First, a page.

Jolyon Brown

An experiment with 30 minute sprints

There’s some advice I’ve read which says to become successful you should really work on what’s important and just write off the stuff that you’ll never get to. Paraphrasing wildly of course, but while I recognise that’s probably the right way to go about things, this hasn’t stopped me from getting annoyed at those dangling threads of things that never get finished. So sod the advice. For a bit anyway. Given the current circumstances in our household where it’s looking like we’re shielding until the end of June, that gives me some time to experiment with trying to tie off some of these projects.

C64 - Installing Vice on Ubuntu

I’ve picked my C64 Nethack project back up again after switching back to Linux as my day to day desktop. And hey, August is C64 month! I’m slowly getting my development setup sorted out, but the first step was to get VICE up and running. It’s pretty simple, but took me half an hour to get the info together, so hopefully these steps save someone else a bit of time (and this blog is mainly to jog my memory anyway).

How to get screenshots in the Sway Window Manager

I recently began a slow migration from using a 2014 Macbook Pro to a new 2019 Dell XPS 13. There’s probably another post there but basically, overdue a replacement, didn’t fancy the new keyboards and wanted to switch back to using Linux 100% of the time. Of course Apple then announced new keyboards on their latest model. D’oh! But I’m happy with the XPS so far, running Ubuntu. I also wanted to switch to a tiling window manager, and chose Sway (I wanted to run Wayland) as I had some experience with i3.

Formula Pi Winter 2017/18 - Update 4

The Winter 2017-18 season of Formula Pi is over! Unfortunately Limilo had no chance of making the final, but as per the previous post I had high hopes of getting a win in the final heat. After a great start (leading the first lap, slipping into second place after finally avoiding another car just after) the robot hit a car going the wrong way around the track. After getting out of that scrape, the robot decided the best course of action would be to beach itself on the racetrack wall:

Formula Pi Winter 2017/18 - Update 3

So the last challenge round of the season didn’t quite go to plan - Team Limilo now sits back in 13th place, after yet another zero point haul from an obstacle avoidance based heat. Simulation testing had gone pretty well, but this was a reminder that nothing can subtitute for running code in the real world. I’d taken a chance on reducing the threshold for triggering an overtake which didn’t pay off at all.

Formula Pi Winter 2017/18 - Update 2

After the last couple of Formula Pi rounds Team Limilo sit in ninth position on the overall leaderboard. The second challenge round was a disaster with zero points scored (the least said about that the better, but basically the robot managed to hit every obstacle on the track, ironically clearing a path for it’s competitor to sail round without a care in the world). The second race though was a much better affair with the robot coming a close second in it’s heat with 29 laps completed - the joint highest of the round.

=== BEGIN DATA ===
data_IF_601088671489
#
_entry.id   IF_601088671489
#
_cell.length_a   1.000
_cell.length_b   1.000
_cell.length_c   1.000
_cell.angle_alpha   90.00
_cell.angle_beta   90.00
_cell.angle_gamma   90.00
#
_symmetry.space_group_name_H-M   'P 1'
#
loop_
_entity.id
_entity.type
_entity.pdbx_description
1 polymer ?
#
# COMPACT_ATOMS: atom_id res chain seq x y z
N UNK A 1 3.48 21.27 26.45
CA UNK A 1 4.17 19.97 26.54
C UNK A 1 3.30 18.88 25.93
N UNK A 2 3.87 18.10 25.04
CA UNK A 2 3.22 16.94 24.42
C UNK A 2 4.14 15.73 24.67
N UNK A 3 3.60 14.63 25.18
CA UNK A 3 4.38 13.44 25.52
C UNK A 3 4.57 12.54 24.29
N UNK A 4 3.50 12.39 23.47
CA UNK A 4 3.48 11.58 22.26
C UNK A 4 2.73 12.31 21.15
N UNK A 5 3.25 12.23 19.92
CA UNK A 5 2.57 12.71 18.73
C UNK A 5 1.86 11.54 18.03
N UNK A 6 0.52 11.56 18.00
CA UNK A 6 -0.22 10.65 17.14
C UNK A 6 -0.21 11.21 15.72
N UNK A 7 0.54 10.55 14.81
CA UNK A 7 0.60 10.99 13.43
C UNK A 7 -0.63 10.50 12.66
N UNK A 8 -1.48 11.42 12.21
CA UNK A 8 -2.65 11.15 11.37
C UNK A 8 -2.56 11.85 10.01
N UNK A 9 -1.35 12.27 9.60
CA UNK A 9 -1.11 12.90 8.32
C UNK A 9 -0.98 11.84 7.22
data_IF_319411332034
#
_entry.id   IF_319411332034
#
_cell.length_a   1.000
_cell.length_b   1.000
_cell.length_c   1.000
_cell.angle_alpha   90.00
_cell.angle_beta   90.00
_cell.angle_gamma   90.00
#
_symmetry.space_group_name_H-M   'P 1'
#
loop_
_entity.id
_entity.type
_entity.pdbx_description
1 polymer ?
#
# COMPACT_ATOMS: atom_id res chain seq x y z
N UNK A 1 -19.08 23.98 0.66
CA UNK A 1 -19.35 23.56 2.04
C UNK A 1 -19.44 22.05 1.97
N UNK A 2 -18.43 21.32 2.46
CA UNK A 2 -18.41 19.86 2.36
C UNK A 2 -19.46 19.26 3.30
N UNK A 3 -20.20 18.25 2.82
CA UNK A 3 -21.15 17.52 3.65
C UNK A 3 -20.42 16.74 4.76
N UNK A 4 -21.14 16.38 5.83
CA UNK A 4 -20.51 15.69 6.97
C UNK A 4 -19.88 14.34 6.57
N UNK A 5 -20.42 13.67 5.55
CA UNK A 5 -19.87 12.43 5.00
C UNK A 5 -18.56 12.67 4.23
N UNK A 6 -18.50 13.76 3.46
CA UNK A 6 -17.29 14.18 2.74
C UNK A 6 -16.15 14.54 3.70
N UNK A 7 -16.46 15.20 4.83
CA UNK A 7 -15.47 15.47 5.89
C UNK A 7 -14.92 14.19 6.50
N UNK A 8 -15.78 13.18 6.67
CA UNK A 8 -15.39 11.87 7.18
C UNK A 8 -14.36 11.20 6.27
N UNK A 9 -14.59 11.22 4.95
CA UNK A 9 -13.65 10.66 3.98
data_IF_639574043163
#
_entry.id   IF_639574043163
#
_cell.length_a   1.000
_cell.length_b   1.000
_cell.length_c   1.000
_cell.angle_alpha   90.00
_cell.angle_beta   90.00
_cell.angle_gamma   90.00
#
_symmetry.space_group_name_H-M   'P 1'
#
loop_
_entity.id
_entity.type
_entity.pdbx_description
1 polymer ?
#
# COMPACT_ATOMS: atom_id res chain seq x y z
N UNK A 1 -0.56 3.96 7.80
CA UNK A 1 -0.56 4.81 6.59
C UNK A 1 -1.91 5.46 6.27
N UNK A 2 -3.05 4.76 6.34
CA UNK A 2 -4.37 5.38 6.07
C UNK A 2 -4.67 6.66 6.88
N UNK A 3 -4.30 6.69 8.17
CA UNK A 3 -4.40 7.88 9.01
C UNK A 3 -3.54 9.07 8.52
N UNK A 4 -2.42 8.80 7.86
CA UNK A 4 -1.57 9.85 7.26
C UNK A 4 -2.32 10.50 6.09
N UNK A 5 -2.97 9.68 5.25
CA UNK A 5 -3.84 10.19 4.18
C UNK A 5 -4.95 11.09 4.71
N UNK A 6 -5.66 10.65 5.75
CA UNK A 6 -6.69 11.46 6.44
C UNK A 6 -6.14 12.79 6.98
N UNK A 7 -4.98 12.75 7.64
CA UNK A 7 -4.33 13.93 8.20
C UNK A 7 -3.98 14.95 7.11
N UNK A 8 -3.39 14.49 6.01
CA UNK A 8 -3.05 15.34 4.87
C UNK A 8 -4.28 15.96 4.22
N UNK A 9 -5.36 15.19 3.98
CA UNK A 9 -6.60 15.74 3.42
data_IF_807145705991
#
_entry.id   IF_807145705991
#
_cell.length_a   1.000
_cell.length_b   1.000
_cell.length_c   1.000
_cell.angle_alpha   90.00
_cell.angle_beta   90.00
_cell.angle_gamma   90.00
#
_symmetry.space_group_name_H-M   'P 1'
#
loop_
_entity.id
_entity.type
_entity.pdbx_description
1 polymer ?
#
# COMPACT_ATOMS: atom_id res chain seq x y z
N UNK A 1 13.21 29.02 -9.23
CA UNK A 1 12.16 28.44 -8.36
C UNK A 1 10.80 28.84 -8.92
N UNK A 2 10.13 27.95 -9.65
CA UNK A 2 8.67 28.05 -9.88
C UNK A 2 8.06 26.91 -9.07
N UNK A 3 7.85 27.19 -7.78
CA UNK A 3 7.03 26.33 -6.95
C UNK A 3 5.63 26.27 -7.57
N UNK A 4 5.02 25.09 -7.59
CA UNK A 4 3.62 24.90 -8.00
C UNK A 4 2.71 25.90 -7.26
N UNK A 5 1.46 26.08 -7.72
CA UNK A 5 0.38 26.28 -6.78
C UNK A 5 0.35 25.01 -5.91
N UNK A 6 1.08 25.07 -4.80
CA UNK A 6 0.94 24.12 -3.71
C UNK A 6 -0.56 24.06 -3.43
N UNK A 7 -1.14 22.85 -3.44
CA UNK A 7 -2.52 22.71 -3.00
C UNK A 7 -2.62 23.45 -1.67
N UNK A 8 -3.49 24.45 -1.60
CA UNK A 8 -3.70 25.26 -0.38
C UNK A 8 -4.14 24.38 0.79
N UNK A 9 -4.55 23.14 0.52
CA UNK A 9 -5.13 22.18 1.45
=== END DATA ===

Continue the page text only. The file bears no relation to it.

Formula Pi Winter 2017/18 - Update

After a miserable starting line failure for the first event proper of the Winter 2017-18 season, last week the Team Limilo robot finished a creditable third in it’s heat, clocking up 14 laps. I say creditable because on the first corner it ended up in a crash (of it’s own making - the draw saw it placed on the outside lane and it tried to cut across to the inside without a care for who got in the way - oops) which saw it stranded up on the barrier while the frontrunners clocked up a few laps.

Formula Pi

Something else I’ve been looking at since late on in 2017 is Formula Pi. I’ve been interested in machine learning/artificial intelligence for a while, so coming across a competition where you can program a Raspberry Pi based robot to race against competitors (and have the organisers handle literally everything else) was appealing right from the off. I managed to grab a slot for the winter season just before the closing date for entries.

Nethack64 Part 1

So far on this project I’ve done a bit of background reading and information gathering. is the first place to go for all things Nethack code related of course. One thing I spotted early on was the news that the current version - 3.6 - is relatively new and includes a lot of additional code and tidying up of the venerable 3.4 branches. The development team also took the decision to no longer worry about optimising for older, memory constrained platforms (which I guess includes the aforementioned Amiga).

Converting Nethack to the C64

2018 has started off pretty well as far as time management goes. I’ve actually begun to make some progress on hitherto stalled projects which I’ll talk about in my next few posts. Its amazing the amount of time ditching idle browsing and keeping up with Twitter frees up. Thanks to being born in the early seventies, my middle childhood and teenage years coincided with the eighties British computer revolution. I can’t emphasise enough the impact of this on me at the time.